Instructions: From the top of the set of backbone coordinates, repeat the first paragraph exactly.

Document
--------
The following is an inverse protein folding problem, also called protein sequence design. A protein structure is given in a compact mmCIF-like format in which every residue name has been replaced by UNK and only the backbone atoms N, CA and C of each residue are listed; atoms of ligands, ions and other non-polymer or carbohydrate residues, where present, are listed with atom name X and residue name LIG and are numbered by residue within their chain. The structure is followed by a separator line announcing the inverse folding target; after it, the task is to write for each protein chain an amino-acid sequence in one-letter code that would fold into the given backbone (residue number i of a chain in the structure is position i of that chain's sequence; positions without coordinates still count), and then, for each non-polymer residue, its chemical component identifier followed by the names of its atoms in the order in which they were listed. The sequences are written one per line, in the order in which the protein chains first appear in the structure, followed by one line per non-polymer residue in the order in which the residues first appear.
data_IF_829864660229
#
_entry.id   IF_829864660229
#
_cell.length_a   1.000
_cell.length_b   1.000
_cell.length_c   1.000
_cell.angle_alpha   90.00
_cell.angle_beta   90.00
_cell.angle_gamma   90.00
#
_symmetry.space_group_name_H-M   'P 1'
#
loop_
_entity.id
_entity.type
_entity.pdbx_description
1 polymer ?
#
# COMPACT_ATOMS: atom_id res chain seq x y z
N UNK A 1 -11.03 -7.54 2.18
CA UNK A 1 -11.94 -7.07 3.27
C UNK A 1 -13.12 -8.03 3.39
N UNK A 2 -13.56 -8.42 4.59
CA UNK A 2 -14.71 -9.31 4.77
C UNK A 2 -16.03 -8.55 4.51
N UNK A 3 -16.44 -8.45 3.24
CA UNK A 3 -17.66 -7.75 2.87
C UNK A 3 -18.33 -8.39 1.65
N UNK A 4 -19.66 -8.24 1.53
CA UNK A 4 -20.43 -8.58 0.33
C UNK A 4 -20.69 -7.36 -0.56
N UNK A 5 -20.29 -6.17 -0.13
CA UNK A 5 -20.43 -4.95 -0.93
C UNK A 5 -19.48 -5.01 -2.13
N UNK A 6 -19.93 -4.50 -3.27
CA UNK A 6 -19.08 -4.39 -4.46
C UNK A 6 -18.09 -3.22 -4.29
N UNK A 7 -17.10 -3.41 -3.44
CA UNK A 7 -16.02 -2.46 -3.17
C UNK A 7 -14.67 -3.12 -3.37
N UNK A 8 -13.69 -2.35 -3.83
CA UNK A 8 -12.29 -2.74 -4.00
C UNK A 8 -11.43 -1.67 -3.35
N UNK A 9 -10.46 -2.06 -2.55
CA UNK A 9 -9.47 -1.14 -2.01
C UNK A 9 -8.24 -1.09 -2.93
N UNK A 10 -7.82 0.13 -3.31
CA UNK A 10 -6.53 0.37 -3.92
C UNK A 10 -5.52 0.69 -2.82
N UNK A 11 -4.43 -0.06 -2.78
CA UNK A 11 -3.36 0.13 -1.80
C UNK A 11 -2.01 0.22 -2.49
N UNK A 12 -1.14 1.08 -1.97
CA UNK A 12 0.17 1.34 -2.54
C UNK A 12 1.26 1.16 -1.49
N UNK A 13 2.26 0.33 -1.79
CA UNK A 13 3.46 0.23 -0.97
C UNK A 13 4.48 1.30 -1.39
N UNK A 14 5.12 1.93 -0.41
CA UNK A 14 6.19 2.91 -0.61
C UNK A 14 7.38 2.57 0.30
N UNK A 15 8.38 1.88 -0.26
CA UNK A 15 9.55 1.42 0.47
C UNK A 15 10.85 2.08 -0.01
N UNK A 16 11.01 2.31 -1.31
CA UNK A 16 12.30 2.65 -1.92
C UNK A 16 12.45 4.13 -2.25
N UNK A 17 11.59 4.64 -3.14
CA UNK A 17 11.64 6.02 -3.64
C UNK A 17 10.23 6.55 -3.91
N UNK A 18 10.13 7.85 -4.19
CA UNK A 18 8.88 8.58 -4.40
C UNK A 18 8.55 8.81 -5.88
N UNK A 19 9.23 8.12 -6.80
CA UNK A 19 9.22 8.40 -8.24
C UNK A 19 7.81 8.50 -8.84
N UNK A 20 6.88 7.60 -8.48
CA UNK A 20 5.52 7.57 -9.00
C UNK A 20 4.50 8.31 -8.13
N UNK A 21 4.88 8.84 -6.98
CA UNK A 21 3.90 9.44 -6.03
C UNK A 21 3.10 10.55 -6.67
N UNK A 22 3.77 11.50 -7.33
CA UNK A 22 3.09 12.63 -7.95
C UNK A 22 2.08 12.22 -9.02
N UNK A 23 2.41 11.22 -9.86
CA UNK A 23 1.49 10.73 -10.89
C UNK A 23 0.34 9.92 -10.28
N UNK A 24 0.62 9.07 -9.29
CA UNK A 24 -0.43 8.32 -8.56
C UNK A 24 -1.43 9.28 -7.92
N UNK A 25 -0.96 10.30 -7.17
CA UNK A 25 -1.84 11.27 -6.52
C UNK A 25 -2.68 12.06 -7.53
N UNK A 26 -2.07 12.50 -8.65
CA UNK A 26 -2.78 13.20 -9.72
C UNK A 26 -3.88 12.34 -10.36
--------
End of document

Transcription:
The following is an inverse protein folding problem, also called protein sequence design. A protein structure is given in a compact mmCIF-like format in which every residue name has been replaced by UNK and only the backbone atoms N, CA and C of each residue are listed; atoms of ligands, ions and other non-polymer or carbohydrate residues, where present, are listed with atom name X and residue name LIG and are numbered by residue within their chain. The structure is followed by a separator line announcing the inverse folding target; after it, the task is to write for each protein chain an amino-acid sequence in one-letter code that would fold into the given backbone (residue number i of a chain in the structure is position i of that chain's sequence; positions without coordinates still count), and then, for each non-polymer residue, its chemical component identifier followed by the names of its atoms in the order in which they were listed. The sequences are written one per line, in the order in which the protein chains first appear in the structure, followed by one line per non-polymer residue in the order in which the residues first appear.